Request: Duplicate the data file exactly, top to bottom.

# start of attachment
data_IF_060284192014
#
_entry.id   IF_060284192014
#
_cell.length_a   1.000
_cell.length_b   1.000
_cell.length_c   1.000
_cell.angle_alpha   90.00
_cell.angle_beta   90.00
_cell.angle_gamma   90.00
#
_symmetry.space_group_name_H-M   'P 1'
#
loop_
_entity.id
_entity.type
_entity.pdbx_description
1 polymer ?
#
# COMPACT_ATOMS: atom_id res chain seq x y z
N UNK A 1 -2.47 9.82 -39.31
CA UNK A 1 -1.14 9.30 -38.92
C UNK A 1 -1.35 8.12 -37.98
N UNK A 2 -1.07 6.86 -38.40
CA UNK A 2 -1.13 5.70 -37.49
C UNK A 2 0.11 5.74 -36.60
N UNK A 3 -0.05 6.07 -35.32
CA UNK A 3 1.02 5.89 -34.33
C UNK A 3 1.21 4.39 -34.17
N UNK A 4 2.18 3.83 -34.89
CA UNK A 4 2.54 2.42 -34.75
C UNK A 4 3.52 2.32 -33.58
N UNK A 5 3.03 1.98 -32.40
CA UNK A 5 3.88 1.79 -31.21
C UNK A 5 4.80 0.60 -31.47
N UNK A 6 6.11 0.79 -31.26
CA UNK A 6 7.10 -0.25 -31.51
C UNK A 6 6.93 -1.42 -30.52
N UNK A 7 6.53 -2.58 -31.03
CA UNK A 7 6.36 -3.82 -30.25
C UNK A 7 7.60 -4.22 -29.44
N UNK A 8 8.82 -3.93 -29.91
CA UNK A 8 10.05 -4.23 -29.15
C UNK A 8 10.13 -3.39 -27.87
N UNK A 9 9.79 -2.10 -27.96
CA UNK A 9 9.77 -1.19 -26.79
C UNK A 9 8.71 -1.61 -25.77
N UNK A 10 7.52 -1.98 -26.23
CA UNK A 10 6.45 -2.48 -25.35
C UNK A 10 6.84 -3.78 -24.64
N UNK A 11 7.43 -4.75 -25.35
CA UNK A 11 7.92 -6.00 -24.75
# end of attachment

data_IF_060284192014
#
_entry.id   IF_060284192014
#
_cell.length_a   1.000
_cell.length_b   1.000
_cell.length_c   1.000
_cell.angle_alpha   90.00
_cell.angle_beta   90.00
_cell.angle_gamma   90.00
#
_symmetry.space_group_name_H-M   'P 1'
#
loop_
_entity.id
_entity.type
_entity.pdbx_description
1 polymer ?
#
# COMPACT_ATOMS: atom_id res chain seq x y z
N UNK A 1 -2.47 9.82 -39.31
CA UNK A 1 -1.14 9.30 -38.92
C UNK A 1 -1.35 8.12 -37.98
N UNK A 2 -1.07 6.86 -38.40
CA UNK A 2 -1.13 5.70 -37.49
C UNK A 2 0.11 5.74 -36.60
N UNK A 3 -0.05 6.07 -35.32
CA UNK A 3 1.02 5.89 -34.33
C UNK A 3 1.21 4.39 -34.17
N UNK A 4 2.18 3.83 -34.89
CA UNK A 4 2.54 2.42 -34.75
C UNK A 4 3.52 2.32 -33.58
N UNK A 5 3.03 1.98 -32.40
CA UNK A 5 3.88 1.79 -31.21
C UNK A 5 4.80 0.60 -31.47
N UNK A 6 6.11 0.79 -31.26
CA UNK A 6 7.10 -0.25 -31.51
C UNK A 6 6.93 -1.42 -30.52
N UNK A 7 6.53 -2.58 -31.03
CA UNK A 7 6.36 -3.82 -30.25
C UNK A 7 7.60 -4.22 -29.44
N UNK A 8 8.82 -3.93 -29.91
CA UNK A 8 10.05 -4.23 -29.15
C UNK A 8 10.13 -3.39 -27.87
N UNK A 9 9.79 -2.10 -27.96
CA UNK A 9 9.77 -1.19 -26.79
C UNK A 9 8.71 -1.61 -25.77
N UNK A 10 7.52 -1.98 -26.23
CA UNK A 10 6.45 -2.48 -25.35
C UNK A 10 6.84 -3.78 -24.64
N UNK A 11 7.43 -4.75 -25.35
CA UNK A 11 7.92 -6.00 -24.75